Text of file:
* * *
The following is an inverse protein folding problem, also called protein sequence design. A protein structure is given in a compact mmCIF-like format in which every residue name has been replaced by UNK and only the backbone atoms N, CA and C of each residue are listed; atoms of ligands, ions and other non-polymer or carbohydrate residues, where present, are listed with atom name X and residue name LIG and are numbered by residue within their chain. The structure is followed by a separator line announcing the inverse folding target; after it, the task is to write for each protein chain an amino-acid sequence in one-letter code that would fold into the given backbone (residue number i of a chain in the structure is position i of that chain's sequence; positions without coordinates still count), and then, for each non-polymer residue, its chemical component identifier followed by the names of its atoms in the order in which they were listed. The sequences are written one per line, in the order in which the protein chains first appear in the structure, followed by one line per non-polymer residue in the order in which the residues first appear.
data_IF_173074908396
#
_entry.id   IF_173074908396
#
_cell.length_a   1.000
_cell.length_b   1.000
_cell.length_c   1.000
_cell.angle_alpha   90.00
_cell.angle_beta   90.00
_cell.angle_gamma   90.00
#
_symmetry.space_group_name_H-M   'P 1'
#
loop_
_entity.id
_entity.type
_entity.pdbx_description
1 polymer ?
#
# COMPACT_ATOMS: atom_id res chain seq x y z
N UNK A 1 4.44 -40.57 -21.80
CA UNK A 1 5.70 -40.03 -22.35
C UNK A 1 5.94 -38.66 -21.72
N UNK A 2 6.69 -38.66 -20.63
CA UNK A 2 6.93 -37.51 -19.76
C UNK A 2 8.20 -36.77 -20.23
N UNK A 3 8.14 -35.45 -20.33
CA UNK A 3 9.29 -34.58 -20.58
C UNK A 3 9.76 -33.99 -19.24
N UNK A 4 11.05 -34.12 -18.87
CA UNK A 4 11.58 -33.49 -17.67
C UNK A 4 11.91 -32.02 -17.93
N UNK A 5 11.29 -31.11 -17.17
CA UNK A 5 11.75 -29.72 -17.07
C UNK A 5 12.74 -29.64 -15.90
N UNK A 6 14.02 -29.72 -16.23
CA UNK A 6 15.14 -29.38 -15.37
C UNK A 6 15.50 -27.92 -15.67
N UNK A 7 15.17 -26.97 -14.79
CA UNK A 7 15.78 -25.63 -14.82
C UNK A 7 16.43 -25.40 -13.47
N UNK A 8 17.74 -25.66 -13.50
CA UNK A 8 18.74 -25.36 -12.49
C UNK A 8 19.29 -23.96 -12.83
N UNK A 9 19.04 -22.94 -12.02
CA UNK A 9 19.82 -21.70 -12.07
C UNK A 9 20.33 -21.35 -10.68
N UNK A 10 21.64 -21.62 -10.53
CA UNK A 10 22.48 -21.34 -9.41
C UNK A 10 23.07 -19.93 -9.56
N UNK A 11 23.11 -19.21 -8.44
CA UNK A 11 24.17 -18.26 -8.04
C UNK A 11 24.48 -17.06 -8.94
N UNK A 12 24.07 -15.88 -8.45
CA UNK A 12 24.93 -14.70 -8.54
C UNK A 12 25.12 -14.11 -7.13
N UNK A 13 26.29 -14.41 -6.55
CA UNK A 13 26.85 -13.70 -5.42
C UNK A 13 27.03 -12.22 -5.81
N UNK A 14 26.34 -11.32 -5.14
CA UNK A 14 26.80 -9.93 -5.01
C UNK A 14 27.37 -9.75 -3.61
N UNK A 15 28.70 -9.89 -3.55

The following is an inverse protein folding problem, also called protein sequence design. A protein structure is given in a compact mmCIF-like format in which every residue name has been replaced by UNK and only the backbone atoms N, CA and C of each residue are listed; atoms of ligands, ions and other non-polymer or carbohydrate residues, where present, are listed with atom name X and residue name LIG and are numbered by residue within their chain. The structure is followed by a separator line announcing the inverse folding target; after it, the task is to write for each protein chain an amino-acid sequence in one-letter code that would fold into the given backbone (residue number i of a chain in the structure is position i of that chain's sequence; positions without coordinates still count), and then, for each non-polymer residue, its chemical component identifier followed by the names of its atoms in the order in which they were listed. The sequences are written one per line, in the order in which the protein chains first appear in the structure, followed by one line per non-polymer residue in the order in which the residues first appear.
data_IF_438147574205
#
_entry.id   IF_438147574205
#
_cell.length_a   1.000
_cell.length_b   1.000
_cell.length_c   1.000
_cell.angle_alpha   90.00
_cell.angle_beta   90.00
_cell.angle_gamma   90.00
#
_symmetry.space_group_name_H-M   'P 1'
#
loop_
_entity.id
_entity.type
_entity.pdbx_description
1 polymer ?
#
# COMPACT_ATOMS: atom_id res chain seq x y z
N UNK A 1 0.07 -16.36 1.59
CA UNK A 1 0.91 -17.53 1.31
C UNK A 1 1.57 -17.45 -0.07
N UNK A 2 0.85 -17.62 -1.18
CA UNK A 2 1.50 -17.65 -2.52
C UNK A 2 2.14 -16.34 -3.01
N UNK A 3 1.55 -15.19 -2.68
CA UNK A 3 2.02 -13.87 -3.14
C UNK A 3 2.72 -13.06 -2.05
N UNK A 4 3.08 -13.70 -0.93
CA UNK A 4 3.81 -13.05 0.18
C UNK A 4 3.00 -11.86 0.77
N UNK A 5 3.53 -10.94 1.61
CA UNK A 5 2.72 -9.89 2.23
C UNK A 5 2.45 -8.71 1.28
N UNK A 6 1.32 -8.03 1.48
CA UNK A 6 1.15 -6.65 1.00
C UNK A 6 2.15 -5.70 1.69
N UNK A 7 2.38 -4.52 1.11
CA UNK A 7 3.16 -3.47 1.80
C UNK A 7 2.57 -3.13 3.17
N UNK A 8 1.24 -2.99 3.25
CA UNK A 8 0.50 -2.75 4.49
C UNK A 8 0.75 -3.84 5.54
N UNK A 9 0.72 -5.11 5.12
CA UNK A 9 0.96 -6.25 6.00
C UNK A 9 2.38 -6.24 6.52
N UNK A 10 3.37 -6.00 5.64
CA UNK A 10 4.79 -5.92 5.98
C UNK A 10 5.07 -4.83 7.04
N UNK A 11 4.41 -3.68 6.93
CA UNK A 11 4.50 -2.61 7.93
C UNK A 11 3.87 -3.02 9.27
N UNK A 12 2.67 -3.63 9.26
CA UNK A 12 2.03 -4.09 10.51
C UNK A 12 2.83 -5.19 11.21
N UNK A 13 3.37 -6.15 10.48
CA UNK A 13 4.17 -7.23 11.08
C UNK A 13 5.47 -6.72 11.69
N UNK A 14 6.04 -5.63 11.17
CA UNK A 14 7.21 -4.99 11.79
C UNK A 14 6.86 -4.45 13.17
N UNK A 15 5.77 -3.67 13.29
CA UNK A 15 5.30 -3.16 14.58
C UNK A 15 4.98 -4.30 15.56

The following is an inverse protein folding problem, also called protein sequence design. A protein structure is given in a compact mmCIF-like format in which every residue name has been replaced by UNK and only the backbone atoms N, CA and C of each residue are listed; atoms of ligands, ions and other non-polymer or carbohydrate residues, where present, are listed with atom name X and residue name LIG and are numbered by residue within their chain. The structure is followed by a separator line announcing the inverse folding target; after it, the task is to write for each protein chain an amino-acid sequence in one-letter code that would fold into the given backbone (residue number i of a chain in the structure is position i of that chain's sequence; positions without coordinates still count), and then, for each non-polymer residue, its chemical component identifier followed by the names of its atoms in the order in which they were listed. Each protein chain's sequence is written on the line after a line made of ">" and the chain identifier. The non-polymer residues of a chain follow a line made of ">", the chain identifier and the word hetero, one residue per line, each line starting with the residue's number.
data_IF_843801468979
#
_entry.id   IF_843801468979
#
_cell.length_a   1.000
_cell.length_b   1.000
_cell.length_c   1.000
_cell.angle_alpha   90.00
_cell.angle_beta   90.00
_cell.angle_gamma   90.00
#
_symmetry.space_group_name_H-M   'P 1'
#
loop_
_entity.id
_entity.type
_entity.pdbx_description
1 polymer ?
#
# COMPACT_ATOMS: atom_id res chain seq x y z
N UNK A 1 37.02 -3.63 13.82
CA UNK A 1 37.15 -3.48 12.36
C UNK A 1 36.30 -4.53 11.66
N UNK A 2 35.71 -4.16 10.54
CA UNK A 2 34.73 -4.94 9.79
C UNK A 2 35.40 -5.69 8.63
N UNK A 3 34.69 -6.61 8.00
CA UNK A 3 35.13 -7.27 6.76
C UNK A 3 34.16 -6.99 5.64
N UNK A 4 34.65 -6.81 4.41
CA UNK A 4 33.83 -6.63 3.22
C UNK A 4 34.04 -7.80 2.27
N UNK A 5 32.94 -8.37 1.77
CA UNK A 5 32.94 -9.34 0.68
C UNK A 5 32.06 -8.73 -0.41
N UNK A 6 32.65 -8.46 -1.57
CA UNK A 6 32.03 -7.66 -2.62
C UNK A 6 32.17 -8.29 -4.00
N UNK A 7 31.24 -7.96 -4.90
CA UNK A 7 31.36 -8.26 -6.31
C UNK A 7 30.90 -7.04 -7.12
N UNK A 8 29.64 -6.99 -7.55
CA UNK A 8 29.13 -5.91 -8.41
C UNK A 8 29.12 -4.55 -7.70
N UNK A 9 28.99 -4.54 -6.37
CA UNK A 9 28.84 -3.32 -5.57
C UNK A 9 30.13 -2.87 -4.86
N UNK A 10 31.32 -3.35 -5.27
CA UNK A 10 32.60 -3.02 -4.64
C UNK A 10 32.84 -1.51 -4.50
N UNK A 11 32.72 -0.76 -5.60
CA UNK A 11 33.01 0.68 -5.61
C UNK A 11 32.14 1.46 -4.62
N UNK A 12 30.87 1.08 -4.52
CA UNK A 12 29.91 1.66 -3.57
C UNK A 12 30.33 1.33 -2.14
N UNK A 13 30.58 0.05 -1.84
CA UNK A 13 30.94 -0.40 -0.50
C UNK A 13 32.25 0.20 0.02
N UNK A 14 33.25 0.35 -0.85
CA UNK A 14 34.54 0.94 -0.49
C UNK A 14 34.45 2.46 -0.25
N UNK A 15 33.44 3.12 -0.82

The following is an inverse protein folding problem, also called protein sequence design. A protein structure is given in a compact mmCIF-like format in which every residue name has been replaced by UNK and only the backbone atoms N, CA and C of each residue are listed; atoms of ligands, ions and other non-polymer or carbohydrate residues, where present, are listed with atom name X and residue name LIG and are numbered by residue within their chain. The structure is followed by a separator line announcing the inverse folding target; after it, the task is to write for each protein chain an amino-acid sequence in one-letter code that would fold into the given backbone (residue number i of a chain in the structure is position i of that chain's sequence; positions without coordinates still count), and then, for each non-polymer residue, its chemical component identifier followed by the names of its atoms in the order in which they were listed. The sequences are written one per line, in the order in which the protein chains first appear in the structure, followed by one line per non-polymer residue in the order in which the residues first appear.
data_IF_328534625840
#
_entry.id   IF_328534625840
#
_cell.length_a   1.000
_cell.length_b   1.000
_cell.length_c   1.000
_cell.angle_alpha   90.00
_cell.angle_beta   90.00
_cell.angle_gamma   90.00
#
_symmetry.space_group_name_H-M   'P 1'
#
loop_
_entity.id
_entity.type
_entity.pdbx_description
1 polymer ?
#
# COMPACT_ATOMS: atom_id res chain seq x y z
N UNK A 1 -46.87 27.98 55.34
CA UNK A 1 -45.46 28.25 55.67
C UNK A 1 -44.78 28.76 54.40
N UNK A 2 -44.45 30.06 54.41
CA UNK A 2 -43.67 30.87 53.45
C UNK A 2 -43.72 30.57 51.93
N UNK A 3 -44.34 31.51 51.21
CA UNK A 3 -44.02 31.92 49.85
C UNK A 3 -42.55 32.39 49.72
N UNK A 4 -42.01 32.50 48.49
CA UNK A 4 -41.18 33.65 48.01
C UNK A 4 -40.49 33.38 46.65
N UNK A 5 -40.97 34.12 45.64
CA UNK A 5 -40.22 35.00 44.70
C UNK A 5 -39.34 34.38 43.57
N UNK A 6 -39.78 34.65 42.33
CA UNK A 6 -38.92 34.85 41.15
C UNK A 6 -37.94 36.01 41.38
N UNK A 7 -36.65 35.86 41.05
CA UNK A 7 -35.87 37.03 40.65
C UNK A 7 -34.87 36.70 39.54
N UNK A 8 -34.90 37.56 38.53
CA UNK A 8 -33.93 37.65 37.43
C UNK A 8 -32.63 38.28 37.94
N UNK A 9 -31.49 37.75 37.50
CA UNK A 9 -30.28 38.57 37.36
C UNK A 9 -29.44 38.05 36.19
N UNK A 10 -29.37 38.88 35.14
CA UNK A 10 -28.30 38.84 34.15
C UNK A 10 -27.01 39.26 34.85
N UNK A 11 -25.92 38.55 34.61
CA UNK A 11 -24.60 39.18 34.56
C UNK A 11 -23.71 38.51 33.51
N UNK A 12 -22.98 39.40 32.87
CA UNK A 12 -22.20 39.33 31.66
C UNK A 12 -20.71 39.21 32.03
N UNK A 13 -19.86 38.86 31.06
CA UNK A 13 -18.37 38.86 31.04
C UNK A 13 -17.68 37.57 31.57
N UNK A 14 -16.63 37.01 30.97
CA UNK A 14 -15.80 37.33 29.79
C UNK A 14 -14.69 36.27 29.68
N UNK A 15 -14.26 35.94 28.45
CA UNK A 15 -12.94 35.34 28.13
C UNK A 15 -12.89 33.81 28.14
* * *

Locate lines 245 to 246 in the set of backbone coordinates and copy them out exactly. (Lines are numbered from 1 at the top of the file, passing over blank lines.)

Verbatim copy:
C UNK A 10 -27.01 39.26 34.85
N UNK A 11 -25.92 38.55 34.61